- Post 26 April 2013
- By Andrea L. Zopp
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In a few weeks the Chicago Transit Authority will begin the Red Line South Reconstruction Project. This comprehensive project that stretches from Cermak Road to 95th Street will make much needed improvements to the Red Line. While this effort will force riders to use alternative routes for five long months, it is long overdue and worth the inconvenience. And, unlike some other major construction projects in recent history, there will be a strong African American presence from start to finish. That is good news, especially given the history of minority inclusion in Chicago.
When major construction projects are announced—especially ones that impact the South and West sides—the community questions that get asked first include: “Will this bring jobs? Will there be opportunities for Black entrepreneurs?” These concerns are rooted in decades of women and minority –owned businesses being left out of the equation when it comes to major construction projects. It is not without merit.
Historically, African American workers and business owners have been given little to no access to economic opportunities when major construction projects are planned in the communities where the majority of us live. The most recent example was the Metra Flyover project in Englewood where the fact the African American contractors got less than 1 percent of the work when the contract was awarded last spring led to protest rallies and marches.
From the start, CTA was committed to ensuring that the communities impacted by the Red Line Reconstruction Project also benefitted from the resources invested in the effort. To make this happen, they sought the help of the Chicago Urban League and other community organizations to work with them to ensure that African Americans had access to jobs and business opportunities.
On the jobs front, we’ve helped the community gain access to the jobs that have been created by the project including construction workers, bus drivers and traffic control aides. Already many people from the community have been hired and more are on track for employment. In addition, we’ve been a clearinghouse for contractor hiring and we have created a database of nearly 2,000 qualified workers and contractors for future projects.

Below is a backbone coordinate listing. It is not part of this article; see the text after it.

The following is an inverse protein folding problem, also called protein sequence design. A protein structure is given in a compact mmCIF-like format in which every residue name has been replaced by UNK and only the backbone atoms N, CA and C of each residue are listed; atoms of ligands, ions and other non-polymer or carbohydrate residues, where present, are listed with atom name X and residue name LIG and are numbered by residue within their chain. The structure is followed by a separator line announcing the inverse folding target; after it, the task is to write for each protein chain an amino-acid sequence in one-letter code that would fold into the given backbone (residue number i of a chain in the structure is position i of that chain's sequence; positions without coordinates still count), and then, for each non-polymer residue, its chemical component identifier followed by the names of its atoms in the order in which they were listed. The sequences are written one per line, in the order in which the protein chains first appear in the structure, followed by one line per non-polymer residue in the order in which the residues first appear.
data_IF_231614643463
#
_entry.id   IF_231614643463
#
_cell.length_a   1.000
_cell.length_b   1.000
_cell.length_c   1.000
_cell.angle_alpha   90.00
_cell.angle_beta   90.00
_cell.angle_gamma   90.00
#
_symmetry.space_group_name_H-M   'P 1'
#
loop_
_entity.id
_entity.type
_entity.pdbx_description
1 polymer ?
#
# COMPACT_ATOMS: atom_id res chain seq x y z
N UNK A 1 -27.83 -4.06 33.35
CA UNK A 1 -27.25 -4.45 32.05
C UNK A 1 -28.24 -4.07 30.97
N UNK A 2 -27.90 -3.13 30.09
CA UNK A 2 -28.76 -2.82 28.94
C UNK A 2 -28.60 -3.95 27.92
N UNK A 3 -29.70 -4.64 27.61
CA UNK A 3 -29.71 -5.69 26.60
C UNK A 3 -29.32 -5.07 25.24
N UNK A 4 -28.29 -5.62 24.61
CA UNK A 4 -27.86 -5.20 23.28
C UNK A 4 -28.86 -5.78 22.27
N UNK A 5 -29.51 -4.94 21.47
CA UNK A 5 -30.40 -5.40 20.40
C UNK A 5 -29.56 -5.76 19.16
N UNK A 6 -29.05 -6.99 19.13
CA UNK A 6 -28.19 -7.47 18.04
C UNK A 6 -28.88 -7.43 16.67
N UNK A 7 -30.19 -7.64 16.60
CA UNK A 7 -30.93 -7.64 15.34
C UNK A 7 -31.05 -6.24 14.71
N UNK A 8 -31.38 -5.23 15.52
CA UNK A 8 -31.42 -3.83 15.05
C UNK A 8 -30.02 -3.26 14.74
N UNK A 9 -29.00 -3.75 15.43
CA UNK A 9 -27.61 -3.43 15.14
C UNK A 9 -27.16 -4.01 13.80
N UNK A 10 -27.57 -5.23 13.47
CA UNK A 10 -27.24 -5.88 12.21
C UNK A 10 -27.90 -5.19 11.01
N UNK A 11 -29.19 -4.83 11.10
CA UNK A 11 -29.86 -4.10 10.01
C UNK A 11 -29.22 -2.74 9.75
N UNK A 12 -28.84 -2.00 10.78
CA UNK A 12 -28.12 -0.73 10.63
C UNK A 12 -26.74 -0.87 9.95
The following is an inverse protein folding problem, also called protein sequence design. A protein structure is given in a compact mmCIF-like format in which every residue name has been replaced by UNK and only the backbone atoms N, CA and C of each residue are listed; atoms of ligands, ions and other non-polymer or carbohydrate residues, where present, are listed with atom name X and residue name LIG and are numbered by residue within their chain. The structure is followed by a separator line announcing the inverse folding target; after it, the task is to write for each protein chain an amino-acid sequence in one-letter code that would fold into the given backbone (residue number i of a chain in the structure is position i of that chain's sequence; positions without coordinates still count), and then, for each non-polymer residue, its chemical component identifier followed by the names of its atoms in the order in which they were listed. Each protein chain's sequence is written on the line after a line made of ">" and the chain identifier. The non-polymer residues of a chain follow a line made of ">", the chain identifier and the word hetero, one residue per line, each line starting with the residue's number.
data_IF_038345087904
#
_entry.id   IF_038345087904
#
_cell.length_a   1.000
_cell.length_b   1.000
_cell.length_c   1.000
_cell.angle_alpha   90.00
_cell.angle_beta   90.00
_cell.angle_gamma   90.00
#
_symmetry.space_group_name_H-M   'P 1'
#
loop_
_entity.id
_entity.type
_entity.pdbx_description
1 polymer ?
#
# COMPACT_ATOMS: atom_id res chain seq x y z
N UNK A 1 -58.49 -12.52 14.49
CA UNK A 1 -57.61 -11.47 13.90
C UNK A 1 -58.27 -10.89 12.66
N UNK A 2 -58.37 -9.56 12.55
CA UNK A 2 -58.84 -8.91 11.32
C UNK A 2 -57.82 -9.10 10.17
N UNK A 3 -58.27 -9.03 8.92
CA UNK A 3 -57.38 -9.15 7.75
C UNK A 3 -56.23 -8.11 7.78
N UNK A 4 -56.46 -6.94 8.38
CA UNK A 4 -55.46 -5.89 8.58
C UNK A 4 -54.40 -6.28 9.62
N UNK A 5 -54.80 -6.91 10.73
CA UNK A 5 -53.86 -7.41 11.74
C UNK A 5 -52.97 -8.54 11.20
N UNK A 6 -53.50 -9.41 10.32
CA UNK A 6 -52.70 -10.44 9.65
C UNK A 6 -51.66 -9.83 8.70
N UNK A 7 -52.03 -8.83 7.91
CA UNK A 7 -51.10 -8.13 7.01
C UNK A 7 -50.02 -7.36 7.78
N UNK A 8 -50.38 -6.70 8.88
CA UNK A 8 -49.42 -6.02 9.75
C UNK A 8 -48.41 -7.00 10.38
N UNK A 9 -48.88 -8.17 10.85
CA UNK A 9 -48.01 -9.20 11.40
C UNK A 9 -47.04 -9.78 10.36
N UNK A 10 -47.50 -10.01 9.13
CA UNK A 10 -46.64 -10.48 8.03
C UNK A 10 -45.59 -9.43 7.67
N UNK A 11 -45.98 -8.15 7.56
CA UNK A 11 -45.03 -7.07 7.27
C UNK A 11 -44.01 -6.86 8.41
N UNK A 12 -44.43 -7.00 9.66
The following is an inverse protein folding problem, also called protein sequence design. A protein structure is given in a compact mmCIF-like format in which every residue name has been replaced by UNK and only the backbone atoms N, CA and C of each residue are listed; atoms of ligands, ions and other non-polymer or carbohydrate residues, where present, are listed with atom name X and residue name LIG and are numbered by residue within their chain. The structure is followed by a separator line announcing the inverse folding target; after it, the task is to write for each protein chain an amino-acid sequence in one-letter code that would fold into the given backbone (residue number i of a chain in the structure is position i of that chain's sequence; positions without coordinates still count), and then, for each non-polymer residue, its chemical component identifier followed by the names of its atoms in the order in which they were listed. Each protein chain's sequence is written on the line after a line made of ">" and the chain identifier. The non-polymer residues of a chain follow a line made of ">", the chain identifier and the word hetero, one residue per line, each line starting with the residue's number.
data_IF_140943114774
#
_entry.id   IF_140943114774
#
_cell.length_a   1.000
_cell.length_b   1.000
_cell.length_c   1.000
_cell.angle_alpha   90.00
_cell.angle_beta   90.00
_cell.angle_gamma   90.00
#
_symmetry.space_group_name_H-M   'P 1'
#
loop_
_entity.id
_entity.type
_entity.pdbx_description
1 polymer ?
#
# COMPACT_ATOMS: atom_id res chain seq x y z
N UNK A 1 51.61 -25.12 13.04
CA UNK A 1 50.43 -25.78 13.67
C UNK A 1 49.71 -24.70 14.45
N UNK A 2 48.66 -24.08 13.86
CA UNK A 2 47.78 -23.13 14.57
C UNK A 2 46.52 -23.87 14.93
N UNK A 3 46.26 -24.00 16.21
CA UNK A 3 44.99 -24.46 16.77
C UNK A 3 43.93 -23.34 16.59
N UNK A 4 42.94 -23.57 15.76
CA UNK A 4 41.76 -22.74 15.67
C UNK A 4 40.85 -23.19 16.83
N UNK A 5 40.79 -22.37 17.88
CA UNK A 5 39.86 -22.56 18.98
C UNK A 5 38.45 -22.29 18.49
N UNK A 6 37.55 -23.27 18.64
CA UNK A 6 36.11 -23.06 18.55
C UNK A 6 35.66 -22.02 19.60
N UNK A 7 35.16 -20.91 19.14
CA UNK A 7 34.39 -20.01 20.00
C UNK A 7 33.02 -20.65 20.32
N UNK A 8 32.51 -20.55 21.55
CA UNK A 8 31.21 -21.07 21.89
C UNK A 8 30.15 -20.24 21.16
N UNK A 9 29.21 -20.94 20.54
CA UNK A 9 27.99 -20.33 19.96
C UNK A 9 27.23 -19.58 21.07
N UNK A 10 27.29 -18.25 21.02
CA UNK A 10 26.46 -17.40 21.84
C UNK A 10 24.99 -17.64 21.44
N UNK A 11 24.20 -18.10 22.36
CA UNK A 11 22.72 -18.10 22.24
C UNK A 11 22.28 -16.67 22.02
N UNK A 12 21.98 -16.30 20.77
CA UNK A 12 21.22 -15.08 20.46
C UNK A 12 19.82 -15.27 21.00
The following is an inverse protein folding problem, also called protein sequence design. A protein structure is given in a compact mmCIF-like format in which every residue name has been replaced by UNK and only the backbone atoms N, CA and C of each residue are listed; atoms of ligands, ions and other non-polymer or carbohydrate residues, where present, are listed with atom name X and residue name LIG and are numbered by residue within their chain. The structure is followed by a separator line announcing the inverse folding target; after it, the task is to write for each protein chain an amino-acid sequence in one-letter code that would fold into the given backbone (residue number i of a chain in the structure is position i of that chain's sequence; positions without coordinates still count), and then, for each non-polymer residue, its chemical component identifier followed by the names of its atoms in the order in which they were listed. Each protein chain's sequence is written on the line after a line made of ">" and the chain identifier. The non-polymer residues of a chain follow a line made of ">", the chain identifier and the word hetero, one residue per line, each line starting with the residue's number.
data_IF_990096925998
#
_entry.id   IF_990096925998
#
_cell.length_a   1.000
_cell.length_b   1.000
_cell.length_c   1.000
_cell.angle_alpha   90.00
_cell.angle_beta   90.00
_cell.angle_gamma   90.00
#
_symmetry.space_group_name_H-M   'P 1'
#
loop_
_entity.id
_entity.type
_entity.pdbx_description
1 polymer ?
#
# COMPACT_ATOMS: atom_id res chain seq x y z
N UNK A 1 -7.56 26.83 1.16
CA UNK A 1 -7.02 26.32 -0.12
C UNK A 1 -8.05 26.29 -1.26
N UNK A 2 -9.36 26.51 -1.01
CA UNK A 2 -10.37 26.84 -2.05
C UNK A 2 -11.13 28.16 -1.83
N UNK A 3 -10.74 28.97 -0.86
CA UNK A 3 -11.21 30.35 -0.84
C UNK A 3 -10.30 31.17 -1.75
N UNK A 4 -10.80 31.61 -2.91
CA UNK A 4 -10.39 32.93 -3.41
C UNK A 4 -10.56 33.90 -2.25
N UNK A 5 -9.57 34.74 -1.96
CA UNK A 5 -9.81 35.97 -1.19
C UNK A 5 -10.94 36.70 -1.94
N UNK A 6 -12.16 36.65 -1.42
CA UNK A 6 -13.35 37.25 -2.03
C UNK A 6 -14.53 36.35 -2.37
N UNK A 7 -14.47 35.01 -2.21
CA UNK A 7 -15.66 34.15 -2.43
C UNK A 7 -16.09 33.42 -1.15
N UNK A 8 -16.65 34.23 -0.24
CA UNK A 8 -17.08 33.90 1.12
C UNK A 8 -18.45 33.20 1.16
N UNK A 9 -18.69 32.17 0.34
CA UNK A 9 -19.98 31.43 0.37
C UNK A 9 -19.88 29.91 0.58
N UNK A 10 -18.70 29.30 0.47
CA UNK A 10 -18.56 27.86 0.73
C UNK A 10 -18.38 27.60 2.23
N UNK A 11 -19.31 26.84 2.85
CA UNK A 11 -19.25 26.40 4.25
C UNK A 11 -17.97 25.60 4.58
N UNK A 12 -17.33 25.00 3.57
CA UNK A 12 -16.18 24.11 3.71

We’ve also worked to ensure that African American entrepreneurs are connected to the subcontracting opportunities presented by the project. Since last spring the Chicago Urban League has worked with CTA to ensure that African American and women business owners could compete for the millions of dollars in construction contracts created by the system reconstruction. Through our Entrepreneurship Center, we worked with CTA to prepare and connect many African American and women-owned companies, or Disadvantaged Business Enterprises to the prime contractors on the track and station work.
The effort and focus paid off and we’ve got the numbers to prove it. For track work, total DBE contracts are $66.5 million with $40 million going to African American firms. For station work, DBE firms secured more than $17.5 million in contracts. Of those contracts 92 percent went to African American firms.
While the prime contractors are majority-owned firms, connecting African American subcontractors to this project gives those businesses the opportunity to grow their capacity so that they eventually will be able to compete as a prime contractor.
Among the Chicago-area African American firms with significant Red Line Reconstruction Project contracts are: Trim’s Trucking, E. King Construction, Terrell Materials, LiveWire Electrical Systems and security firm Kates Detective. Some of these companies are graduates of our Entrepreneurship Center programs that have prepared them to compete for, win and properly execute these lucrative opportunities. Another one of our program grads, LaGrange Crane Services, a woman-owned crane operating business, also scored a significant contract on this project.
These companies are proof positive that the right skills and preparation mixed with a commitment to diversity from those who issue government contracts, plus key community partnerships makes a good formula for access, opportunity and community investment.
So, as we make our way through the inconvenience of the Red Line South being shut down for five months, let’s remember that money spent on this major project will be reinvested in our community. Critically important to the Chicago Urban League, the success of this collaboration will not begin and end with this one project.
The work done here to create economic opportunity in our community will be used as a model for others to follow. Already, the City Colleges of Chicago and the Public Building Commission, are considering similar efforts to insure minority participation in the jobs and work generated by their upcoming large construction projects. Let’s hope this trend, that is a step in the right direction, becomes the rule and not the exception.
Andrea L. Zopp is president and CEO of the Chicago Urban League